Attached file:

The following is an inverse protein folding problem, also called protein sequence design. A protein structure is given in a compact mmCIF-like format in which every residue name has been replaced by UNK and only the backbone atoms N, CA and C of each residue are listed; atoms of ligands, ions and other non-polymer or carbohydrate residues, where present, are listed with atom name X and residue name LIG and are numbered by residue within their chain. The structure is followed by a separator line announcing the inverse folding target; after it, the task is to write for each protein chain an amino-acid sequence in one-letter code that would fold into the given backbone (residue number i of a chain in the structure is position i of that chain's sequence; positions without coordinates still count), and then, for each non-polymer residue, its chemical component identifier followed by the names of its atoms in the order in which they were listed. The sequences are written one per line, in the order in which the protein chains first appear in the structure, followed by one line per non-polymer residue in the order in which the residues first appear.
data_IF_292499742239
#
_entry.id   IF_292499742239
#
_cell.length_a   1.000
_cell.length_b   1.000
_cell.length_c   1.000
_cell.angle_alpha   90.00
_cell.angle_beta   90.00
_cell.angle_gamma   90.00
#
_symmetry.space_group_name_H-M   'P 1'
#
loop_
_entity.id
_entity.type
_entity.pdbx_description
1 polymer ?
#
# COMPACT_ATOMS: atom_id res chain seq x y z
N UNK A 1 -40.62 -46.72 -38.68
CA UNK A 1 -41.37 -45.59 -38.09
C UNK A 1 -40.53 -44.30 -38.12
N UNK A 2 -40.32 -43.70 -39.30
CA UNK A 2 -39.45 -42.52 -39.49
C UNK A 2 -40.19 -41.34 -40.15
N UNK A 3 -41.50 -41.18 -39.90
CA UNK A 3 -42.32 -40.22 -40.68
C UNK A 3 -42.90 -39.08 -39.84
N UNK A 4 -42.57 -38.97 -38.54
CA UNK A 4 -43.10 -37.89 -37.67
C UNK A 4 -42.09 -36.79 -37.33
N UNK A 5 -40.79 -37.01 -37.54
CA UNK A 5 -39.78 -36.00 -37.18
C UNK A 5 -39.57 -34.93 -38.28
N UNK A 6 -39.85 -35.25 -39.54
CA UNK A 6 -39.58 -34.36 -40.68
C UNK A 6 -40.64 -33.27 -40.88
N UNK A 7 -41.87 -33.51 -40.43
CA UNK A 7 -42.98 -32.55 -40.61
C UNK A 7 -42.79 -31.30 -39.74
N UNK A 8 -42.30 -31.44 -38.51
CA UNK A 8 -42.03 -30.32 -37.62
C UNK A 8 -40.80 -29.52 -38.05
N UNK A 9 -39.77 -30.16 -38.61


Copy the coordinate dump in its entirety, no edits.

The following is an inverse protein folding problem, also called protein sequence design. A protein structure is given in a compact mmCIF-like format in which every residue name has been replaced by UNK and only the backbone atoms N, CA and C of each residue are listed; atoms of ligands, ions and other non-polymer or carbohydrate residues, where present, are listed with atom name X and residue name LIG and are numbered by residue within their chain. The structure is followed by a separator line announcing the inverse folding target; after it, the task is to write for each protein chain an amino-acid sequence in one-letter code that would fold into the given backbone (residue number i of a chain in the structure is position i of that chain's sequence; positions without coordinates still count), and then, for each non-polymer residue, its chemical component identifier followed by the names of its atoms in the order in which they were listed. The sequences are written one per line, in the order in which the protein chains first appear in the structure, followed by one line per non-polymer residue in the order in which the residues first appear.
data_IF_292499742239
#
_entry.id   IF_292499742239
#
_cell.length_a   1.000
_cell.length_b   1.000
_cell.length_c   1.000
_cell.angle_alpha   90.00
_cell.angle_beta   90.00
_cell.angle_gamma   90.00
#
_symmetry.space_group_name_H-M   'P 1'
#
loop_
_entity.id
_entity.type
_entity.pdbx_description
1 polymer ?
#
# COMPACT_ATOMS: atom_id res chain seq x y z
N UNK A 1 -40.62 -46.72 -38.68
CA UNK A 1 -41.37 -45.59 -38.09
C UNK A 1 -40.53 -44.30 -38.12
N UNK A 2 -40.32 -43.70 -39.30
CA UNK A 2 -39.45 -42.52 -39.49
C UNK A 2 -40.19 -41.34 -40.15
N UNK A 3 -41.50 -41.18 -39.90
CA UNK A 3 -42.32 -40.22 -40.68
C UNK A 3 -42.90 -39.08 -39.84
N UNK A 4 -42.57 -38.97 -38.54
CA UNK A 4 -43.10 -37.89 -37.67
C UNK A 4 -42.09 -36.79 -37.33
N UNK A 5 -40.79 -37.01 -37.54
CA UNK A 5 -39.78 -36.00 -37.18
C UNK A 5 -39.57 -34.93 -38.28
N UNK A 6 -39.85 -35.25 -39.54
CA UNK A 6 -39.58 -34.36 -40.68
C UNK A 6 -40.64 -33.27 -40.88
N UNK A 7 -41.87 -33.51 -40.43
CA UNK A 7 -42.98 -32.55 -40.61
C UNK A 7 -42.79 -31.30 -39.74
N UNK A 8 -42.30 -31.44 -38.51
CA UNK A 8 -42.03 -30.32 -37.62
C UNK A 8 -40.80 -29.52 -38.05
N UNK A 9 -39.77 -30.16 -38.61